TAPES-UP: Quiet man Kildemand making plenty of noise
5:30am Monday 19th May 2014 in By Andy Warren, Deputy sports editor, firstname.lastname@example.org, @AndyWarren_
HE MAY be a man of few words, but Peter Kildemand has done all his talking on the track after making the jump from a virtual unknown to the verge of the speedway elite in just four short years.
Prior to joining the Robins for the 2012 season the unassuming Dane had enjoyed two decent seasons with Workington in the Premier League, as well as a very brief affiliation with Elite League Coventry and a long association with boyhood club Fjelsted in his homeland, which proved to be the foundations of what has turned out to be a career destined for the top.
In his first year at Blunsdon the youngster from Odense quickly captured the imagination of the Wiltshire crowd with his entertaining riding style and all-action approach, bursting from reserve to heat leader as the Robins won the league for the first time in 45 years.
He has continued to make quick progress into the lucrative and ultra-competitive Polish Ekstraliga and towards the Grand Prix series and a possible World Cup appearance ever since but, had Kildemand been born a few years earlier, we may not have been treated to his spectacular, sometimes gravity defying, displays at all.
The 24-year-old essentially got into speedway by accident while his brothers Henrik and Jesper were busy with the Kildemand boys’ father Hans chasing a career in karting, learning his trade alongside friend Nicki Barrett who rode for Berwick in the Premier League last season.
Fortunately for the speedway community both Henrik and Jesper eventually gave up karting, allowing the Kildemands’ focus to be heavily directed in Peter’s direction, helping him develop a riding style which has entertained thousands of fans across the continent.
“I’ve been riding bikes since I was able to walk really, that’s what we did, but how I got into speedway was actually a pretty funny story,” he said.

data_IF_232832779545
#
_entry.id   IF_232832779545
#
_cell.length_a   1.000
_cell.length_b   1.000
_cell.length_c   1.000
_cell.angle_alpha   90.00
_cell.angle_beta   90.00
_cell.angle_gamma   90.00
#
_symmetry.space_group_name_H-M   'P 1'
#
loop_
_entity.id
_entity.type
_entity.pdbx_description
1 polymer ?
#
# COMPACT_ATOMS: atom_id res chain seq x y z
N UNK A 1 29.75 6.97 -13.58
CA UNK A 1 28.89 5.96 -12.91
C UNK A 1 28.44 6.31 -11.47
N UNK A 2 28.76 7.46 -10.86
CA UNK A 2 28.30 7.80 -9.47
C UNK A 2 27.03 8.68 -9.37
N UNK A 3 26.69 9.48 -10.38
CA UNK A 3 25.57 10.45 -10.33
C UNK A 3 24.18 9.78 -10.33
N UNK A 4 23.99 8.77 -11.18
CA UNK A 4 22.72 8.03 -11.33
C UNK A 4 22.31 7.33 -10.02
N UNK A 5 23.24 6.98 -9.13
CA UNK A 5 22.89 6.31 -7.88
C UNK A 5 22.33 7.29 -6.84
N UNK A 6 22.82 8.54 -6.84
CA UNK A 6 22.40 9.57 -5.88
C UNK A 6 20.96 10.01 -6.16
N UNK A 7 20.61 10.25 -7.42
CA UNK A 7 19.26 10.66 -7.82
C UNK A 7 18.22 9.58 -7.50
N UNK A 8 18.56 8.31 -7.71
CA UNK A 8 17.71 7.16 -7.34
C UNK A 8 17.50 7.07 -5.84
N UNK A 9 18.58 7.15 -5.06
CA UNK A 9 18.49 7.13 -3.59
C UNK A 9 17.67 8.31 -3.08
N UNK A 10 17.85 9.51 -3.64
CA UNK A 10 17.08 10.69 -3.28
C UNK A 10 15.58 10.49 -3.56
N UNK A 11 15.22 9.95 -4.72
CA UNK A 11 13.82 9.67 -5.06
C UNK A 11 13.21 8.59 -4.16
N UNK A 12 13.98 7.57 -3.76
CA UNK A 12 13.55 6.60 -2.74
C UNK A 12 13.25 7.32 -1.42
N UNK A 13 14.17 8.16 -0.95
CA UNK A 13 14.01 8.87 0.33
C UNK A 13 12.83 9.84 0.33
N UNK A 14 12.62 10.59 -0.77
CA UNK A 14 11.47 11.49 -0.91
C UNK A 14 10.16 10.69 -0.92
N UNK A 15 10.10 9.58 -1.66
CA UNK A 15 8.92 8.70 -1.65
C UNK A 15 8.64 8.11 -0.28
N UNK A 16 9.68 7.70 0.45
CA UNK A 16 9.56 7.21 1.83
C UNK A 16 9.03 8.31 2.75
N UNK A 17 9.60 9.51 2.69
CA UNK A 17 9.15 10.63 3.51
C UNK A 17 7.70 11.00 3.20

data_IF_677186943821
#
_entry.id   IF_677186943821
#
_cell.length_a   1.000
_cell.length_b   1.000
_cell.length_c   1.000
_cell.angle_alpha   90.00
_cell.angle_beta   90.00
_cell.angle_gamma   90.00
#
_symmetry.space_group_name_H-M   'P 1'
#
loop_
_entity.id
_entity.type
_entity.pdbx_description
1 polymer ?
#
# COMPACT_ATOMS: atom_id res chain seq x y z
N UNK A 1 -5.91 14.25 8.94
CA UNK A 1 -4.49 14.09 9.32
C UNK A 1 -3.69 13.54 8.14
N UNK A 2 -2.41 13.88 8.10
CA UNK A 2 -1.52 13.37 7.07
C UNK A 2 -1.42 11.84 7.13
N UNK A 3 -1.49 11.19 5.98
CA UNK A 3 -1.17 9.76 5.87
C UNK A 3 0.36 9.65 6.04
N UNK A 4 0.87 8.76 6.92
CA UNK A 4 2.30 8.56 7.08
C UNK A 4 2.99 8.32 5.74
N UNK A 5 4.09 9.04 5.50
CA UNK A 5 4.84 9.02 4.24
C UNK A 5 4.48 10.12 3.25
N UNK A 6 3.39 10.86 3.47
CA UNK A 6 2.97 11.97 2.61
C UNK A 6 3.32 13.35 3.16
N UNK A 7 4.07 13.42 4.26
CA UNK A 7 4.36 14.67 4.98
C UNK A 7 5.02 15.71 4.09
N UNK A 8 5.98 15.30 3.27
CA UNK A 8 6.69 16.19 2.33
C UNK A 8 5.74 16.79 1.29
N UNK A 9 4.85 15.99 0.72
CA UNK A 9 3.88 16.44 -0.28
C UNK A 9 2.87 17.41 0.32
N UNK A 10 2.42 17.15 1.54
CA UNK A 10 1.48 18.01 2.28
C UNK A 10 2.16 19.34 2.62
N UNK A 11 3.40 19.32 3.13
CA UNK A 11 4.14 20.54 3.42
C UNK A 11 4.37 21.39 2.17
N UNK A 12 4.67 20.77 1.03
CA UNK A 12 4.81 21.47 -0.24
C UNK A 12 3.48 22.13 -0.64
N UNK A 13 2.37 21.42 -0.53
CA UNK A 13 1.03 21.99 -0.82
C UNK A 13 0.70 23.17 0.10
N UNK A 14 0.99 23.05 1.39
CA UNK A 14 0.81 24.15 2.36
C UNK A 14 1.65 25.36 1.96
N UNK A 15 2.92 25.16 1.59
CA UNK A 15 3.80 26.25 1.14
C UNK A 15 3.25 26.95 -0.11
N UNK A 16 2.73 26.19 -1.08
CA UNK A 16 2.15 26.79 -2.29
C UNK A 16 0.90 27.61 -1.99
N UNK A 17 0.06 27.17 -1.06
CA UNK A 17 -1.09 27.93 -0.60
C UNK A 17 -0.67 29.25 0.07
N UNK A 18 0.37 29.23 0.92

“My two big brothers were doing go-karting to a pretty high level so my dad didn’t really have time to go out with me, because you have to be 10-years-old to do go-karting, so he bought me a speedway bike because one of my dad’s friends had a son my age and said I could go out and ride with him. He bought me a speedway bike when I was six and I went with him every week and started racing.
“My brothers quit go-karting when I was 15-years-old and my dad started coming with me again. It wasn’t that he wasn’t interested, it was that he simply couldn’t be in two places at once. From then that’s how it got going for me.
“Speedway was always just my hobby, it still is, but more so back then. I was doing a qualification in car mechanics and riding in Denmark but when I finished that, Workington called me up and I thought I’d try it. It went okay, I enjoyed it and that is how I am here now.”
And what of Kildemand’s thrilling style on the bike, which often appears to be putting the burger van on turn two at Blunsdon in danger and hundreds of hearts in mouths as he rides just inches from the fence?
“That’s developed a bit over time but it was always by style to be honest, I like to ride the bike hard and I hope people enjoy watching me,” he said.
“It’s just how I do things because it feels right for me. I know sometimes I can go very wide and maybe some people worry but I like to give it everything I have.